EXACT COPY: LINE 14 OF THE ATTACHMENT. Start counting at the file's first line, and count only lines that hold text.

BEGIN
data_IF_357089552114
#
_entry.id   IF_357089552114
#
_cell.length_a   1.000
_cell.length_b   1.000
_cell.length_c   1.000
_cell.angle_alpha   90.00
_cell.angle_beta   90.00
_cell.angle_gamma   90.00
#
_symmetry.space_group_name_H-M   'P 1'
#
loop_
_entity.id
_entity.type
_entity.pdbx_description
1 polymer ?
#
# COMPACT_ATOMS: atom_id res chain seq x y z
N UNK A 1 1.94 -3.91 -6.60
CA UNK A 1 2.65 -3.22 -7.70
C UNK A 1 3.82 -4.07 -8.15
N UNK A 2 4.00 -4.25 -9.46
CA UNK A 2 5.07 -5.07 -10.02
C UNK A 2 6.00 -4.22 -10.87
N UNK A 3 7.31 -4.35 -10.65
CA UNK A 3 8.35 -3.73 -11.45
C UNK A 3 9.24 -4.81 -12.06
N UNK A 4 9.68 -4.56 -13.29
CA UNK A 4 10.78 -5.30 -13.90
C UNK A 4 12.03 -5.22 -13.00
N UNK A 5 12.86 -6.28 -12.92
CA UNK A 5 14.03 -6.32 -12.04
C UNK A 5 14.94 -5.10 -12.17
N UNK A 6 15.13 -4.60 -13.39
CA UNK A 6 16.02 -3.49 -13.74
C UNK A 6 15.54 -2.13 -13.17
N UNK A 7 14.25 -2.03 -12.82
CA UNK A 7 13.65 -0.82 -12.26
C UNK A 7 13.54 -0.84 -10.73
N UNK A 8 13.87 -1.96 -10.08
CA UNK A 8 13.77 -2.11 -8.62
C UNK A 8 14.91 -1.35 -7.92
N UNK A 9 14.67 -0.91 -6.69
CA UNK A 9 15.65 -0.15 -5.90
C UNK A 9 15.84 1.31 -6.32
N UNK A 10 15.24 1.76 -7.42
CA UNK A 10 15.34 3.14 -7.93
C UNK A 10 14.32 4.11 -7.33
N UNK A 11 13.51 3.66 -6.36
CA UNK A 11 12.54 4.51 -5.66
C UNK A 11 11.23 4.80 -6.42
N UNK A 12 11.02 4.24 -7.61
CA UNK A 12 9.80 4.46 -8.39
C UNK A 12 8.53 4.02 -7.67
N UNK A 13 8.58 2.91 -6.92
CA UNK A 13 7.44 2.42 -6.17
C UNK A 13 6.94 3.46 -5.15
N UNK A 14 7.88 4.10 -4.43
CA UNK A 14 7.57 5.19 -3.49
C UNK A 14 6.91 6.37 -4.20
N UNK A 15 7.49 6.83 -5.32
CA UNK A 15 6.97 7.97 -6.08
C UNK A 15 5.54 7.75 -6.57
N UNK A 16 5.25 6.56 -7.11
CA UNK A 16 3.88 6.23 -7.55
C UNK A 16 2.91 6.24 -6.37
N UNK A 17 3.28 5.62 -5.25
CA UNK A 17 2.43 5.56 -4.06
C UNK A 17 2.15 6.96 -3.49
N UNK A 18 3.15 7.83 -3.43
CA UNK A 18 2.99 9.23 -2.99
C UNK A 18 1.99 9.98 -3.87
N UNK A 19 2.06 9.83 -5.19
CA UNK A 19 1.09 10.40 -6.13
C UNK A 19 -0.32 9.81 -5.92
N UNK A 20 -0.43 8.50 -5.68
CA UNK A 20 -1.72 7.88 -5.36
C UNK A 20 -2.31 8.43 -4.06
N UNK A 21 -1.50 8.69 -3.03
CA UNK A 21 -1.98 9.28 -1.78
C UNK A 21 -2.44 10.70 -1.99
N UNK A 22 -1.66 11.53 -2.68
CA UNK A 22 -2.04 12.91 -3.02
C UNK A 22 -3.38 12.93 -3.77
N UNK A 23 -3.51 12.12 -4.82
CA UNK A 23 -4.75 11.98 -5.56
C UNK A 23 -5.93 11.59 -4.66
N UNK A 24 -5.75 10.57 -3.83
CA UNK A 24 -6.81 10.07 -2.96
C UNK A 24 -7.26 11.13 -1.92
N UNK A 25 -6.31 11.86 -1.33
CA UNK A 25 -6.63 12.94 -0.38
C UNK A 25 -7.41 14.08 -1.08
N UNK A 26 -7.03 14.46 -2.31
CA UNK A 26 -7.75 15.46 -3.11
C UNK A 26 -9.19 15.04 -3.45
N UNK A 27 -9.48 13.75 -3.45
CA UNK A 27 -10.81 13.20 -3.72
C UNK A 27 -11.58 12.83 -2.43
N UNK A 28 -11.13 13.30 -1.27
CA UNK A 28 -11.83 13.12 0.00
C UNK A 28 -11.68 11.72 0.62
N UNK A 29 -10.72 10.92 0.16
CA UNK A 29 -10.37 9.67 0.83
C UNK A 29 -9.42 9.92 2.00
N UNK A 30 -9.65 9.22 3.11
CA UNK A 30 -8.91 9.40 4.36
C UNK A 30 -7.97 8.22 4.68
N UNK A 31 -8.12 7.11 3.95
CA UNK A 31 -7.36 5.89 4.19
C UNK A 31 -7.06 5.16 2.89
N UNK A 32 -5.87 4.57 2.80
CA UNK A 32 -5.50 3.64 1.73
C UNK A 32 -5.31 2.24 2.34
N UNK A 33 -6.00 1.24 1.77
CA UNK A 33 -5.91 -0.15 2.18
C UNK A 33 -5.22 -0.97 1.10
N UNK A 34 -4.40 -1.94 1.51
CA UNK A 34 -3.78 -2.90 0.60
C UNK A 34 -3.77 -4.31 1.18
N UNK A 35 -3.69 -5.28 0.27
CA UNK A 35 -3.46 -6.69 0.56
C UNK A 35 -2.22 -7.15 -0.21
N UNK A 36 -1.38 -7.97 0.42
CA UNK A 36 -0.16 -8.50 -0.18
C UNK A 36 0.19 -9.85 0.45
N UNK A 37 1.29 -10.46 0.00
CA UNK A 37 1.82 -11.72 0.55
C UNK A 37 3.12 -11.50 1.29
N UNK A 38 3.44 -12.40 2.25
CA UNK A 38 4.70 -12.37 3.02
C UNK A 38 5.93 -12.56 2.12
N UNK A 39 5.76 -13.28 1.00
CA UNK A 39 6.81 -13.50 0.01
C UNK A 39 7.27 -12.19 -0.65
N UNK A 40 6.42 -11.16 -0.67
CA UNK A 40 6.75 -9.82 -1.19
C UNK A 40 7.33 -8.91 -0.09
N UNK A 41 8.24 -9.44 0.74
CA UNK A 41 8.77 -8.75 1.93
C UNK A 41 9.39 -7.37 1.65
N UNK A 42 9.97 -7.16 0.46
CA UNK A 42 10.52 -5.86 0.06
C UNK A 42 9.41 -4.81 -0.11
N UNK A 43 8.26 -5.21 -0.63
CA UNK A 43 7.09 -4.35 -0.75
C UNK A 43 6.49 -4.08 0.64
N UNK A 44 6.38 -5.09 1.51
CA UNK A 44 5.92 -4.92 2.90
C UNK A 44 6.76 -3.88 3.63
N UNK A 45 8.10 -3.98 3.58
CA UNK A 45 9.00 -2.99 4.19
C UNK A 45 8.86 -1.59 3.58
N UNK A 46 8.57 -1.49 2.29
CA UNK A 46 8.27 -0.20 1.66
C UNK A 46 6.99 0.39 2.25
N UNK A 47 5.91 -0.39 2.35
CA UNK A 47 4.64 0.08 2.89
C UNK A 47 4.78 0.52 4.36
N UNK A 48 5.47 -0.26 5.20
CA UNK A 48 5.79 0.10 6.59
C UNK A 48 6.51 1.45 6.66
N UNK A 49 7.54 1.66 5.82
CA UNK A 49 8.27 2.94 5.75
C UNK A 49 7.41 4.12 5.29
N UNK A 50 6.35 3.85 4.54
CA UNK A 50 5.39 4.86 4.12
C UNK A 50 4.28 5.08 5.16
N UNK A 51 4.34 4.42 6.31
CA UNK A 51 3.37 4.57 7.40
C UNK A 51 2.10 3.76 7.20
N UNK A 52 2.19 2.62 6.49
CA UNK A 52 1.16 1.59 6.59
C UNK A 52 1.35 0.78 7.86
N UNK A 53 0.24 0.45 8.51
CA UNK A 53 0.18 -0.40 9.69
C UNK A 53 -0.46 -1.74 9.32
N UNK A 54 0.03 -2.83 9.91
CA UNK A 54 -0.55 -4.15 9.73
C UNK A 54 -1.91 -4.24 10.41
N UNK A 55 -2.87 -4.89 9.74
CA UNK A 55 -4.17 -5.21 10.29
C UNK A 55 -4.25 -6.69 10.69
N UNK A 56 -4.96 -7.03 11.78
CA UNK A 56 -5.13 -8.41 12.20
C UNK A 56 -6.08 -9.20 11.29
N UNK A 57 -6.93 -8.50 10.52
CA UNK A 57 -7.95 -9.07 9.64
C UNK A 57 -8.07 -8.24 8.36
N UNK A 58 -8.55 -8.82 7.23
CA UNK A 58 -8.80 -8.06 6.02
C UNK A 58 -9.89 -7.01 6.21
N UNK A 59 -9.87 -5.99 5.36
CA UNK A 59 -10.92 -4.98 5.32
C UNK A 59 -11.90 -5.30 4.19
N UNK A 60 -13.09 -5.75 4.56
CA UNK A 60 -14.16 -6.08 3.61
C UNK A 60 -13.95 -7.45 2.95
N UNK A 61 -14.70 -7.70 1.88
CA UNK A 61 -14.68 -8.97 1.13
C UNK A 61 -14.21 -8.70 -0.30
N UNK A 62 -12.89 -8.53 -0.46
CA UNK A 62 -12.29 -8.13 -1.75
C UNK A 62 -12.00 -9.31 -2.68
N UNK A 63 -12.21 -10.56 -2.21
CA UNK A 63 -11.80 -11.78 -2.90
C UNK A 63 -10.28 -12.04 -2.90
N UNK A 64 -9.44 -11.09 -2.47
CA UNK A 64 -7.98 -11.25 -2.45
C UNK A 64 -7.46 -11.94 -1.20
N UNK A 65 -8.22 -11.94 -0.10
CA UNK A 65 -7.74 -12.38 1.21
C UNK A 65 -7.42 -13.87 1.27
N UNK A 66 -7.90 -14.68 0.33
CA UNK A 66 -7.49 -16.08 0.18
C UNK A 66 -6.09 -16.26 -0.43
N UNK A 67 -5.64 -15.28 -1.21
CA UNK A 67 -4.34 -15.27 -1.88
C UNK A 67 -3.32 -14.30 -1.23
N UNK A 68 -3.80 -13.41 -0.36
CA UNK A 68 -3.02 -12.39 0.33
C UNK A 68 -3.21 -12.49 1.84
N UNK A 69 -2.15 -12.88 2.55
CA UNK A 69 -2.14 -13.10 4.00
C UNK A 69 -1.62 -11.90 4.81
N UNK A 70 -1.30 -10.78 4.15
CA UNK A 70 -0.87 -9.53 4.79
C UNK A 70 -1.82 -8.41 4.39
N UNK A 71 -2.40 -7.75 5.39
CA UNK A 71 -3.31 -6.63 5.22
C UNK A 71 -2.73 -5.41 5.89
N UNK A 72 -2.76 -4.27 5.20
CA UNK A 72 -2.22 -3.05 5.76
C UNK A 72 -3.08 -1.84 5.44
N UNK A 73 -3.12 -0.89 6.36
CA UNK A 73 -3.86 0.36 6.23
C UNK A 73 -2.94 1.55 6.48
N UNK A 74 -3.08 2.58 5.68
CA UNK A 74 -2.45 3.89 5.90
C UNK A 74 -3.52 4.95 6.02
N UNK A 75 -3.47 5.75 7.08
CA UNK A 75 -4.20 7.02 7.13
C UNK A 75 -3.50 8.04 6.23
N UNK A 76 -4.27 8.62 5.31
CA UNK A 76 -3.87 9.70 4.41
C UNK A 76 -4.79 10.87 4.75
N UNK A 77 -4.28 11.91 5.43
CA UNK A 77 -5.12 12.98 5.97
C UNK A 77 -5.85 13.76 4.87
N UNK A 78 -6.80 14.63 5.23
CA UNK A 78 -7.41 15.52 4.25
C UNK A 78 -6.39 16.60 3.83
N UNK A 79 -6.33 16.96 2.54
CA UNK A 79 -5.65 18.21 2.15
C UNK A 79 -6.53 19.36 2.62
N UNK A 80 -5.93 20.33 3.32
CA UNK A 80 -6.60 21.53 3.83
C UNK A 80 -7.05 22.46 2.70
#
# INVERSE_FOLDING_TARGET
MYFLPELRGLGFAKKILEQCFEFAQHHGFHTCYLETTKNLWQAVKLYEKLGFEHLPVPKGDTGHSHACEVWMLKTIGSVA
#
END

loop_